A Bifocal Aeneas
10/13/2001 - and 14, 15, 16, 18, 19, 20, 22, 23, 24 October 2001
Henry Purcell: Dido and Aeneas
Wilhelmenia Fernandez (Didon); Sophie Marilley, Andrew Schroeder (Aeneas); Carlotte Müller Perrier, Janet Williams (Belinda); Marina Lodygensky, Marisol Montalvo (Second lady); Sibyl Zanganelli, Brigitta Svénden (the Magician);
Christophe Perton (Director),
Orchestre baroque du Grand Théâtre, Chœur baroque du Grand Théâtre, Hervé Niquet (conductor)
Two different Dido and Aeneas’ are presented to the Geneva public in two absolutely different productions. However there is one exception: they have been created by the same French director, Christophe Perton. One happens in a contemporary boarding school for young girls and the second in Africa.
But why a boarding school? It recalls the fact that the opera was played for the first time at the boarding school of the choreographer Josias Priest in Chelsea in 1689. The whole direction is a bit weird. A preamble of about ten minutes during which the girls of the boarding school, and the privileged public, can listen to the Voice of America - if one has missed it at home, this a true opportunity to catch up with the latest news. Then we have the delight of seeing the girls dance on some music from the same radio. Eventually the conductor gives the long awaited gesture and the music of Purcell, this time, may commence. One may already conclude that in this Dido, patience is truly a virtue. The girls perform the story with the help of the cleaning woman, that plays the role of Dido. A wardrobe, the beds and other equipment of the dormitory become the set of this performance.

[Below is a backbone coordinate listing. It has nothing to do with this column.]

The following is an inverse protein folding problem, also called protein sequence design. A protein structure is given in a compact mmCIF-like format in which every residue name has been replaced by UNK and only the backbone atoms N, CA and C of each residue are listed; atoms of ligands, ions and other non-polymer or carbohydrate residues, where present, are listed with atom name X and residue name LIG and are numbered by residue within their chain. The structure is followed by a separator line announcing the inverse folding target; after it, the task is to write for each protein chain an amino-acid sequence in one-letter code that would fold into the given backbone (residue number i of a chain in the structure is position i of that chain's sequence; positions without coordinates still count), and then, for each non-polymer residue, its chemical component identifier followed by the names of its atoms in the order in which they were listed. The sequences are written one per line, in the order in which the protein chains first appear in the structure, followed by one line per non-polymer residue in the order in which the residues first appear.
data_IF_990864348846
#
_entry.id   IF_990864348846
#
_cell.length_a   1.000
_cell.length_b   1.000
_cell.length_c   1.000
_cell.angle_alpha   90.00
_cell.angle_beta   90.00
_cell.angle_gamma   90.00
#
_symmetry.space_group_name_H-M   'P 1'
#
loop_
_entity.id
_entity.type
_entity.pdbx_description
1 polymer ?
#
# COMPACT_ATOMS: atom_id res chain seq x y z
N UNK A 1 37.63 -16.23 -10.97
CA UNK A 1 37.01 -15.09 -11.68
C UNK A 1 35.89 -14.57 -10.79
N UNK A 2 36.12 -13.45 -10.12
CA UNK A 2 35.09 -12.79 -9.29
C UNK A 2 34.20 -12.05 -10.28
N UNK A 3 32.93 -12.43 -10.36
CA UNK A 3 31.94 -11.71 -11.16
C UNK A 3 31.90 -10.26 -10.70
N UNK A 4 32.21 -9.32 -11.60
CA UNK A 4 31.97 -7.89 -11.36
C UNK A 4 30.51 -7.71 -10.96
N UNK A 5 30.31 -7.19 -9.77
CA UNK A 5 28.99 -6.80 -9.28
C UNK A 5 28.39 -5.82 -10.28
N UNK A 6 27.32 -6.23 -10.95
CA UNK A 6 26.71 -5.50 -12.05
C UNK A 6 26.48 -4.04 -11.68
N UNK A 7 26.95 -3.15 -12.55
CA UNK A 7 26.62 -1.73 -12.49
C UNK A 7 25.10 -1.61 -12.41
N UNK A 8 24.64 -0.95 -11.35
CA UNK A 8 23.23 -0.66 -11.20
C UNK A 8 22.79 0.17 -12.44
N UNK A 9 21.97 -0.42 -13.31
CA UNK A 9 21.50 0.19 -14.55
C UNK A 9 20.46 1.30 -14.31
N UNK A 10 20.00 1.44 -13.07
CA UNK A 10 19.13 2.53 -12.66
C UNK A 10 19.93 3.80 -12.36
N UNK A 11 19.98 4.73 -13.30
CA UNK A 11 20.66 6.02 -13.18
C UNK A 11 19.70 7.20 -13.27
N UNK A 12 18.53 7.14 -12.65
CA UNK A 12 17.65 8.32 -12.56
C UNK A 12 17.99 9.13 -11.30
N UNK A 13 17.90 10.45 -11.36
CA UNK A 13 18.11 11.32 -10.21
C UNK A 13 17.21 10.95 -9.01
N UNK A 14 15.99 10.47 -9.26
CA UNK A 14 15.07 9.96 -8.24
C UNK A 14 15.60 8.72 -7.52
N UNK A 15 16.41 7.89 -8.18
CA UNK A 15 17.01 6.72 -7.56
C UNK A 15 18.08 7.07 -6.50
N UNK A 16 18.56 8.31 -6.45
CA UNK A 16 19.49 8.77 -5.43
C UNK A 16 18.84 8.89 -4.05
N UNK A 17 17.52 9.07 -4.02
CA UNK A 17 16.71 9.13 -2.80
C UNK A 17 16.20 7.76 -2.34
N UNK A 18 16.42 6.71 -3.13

The second one is completely different. We are brought back to a more traditional way of setting opera: spectacular colours and ideas illustrate the story that is set in red sands, somewhere in Africa. A window opens and witches appear hanging up side down, fluorescent in the dark recalling some circus performance. The boat and its equipage drown in the storm and eventually Dido is left to herself to die.
The two performances of Dido are indeed very different in style and conception, but surprisingly enough, also in quality. The cast is different but the choir, the orchestra are the same, and, in spite of that, the musical performance is incomparable. The second performance brings us a more authentic baroque interpretation. The singers are better and the sounds are more harmonious. Even Wilhelmenia Fernandez who performs in both casts is much closer to the spirit of Purcell then in her first performance. All in all, the second Dido and Aeneas has saved the evening.